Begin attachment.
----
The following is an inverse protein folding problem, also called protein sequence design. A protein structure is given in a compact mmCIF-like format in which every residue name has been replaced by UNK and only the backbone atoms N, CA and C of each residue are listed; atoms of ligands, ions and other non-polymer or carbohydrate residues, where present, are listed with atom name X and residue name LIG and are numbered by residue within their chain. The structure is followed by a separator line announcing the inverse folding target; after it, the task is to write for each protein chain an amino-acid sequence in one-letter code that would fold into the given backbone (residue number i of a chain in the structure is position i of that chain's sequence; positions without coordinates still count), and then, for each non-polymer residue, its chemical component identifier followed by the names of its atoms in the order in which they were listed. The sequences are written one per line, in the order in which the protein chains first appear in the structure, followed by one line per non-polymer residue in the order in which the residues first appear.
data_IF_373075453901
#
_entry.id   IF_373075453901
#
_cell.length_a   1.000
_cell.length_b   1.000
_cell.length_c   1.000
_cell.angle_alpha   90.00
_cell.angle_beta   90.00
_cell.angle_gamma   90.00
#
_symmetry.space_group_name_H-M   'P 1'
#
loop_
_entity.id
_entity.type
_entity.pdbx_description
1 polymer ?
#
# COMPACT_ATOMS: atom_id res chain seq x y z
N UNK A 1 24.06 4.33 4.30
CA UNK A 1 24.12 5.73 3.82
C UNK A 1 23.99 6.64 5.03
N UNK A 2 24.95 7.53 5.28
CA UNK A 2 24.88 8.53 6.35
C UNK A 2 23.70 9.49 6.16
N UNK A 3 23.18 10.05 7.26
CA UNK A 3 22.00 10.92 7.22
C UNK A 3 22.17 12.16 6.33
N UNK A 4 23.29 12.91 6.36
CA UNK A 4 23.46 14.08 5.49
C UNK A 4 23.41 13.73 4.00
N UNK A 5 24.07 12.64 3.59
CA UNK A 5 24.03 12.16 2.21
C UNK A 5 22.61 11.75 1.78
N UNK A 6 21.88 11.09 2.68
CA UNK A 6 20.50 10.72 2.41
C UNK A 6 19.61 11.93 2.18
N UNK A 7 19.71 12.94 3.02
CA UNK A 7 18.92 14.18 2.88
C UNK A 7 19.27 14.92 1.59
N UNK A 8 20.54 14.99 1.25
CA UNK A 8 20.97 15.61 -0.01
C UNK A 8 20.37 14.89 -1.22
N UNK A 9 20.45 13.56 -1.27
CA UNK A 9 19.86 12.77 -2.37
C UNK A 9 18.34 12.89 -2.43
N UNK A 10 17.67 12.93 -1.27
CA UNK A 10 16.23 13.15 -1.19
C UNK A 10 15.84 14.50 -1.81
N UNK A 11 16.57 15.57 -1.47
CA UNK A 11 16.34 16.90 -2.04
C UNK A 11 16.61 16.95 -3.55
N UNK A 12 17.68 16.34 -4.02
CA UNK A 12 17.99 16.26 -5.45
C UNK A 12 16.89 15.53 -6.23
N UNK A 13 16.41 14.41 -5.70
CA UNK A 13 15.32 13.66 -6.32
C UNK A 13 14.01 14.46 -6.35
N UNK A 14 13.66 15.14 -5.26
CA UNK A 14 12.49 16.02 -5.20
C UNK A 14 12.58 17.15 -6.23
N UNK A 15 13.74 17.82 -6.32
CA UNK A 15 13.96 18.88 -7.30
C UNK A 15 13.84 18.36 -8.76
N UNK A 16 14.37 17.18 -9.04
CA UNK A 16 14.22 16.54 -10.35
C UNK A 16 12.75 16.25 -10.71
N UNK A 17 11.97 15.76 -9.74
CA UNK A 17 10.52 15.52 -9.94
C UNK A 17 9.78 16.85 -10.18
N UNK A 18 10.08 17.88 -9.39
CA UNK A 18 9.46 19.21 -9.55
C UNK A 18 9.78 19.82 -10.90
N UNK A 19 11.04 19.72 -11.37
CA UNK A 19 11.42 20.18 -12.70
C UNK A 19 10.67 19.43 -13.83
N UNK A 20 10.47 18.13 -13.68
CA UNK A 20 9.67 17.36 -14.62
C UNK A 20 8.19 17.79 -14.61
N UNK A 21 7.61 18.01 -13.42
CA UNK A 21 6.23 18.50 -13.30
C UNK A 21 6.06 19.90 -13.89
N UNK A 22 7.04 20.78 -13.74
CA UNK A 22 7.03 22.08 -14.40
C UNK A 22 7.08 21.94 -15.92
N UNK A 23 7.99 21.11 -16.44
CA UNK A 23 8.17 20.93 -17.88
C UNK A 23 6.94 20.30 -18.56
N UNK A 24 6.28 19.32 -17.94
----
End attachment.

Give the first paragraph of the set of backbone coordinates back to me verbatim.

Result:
The following is an inverse protein folding problem, also called protein sequence design. A protein structure is given in a compact mmCIF-like format in which every residue name has been replaced by UNK and only the backbone atoms N, CA and C of each residue are listed; atoms of ligands, ions and other non-polymer or carbohydrate residues, where present, are listed with atom name X and residue name LIG and are numbered by residue within their chain. The structure is followed by a separator line announcing the inverse folding target; after it, the task is to write for each protein chain an amino-acid sequence in one-letter code that would fold into the given backbone (residue number i of a chain in the structure is position i of that chain's sequence; positions without coordinates still count), and then, for each non-polymer residue, its chemical component identifier followed by the names of its atoms in the order in which they were listed. The sequences are written one per line, in the order in which the protein chains first appear in the structure, followed by one line per non-polymer residue in the order in which the residues first appear.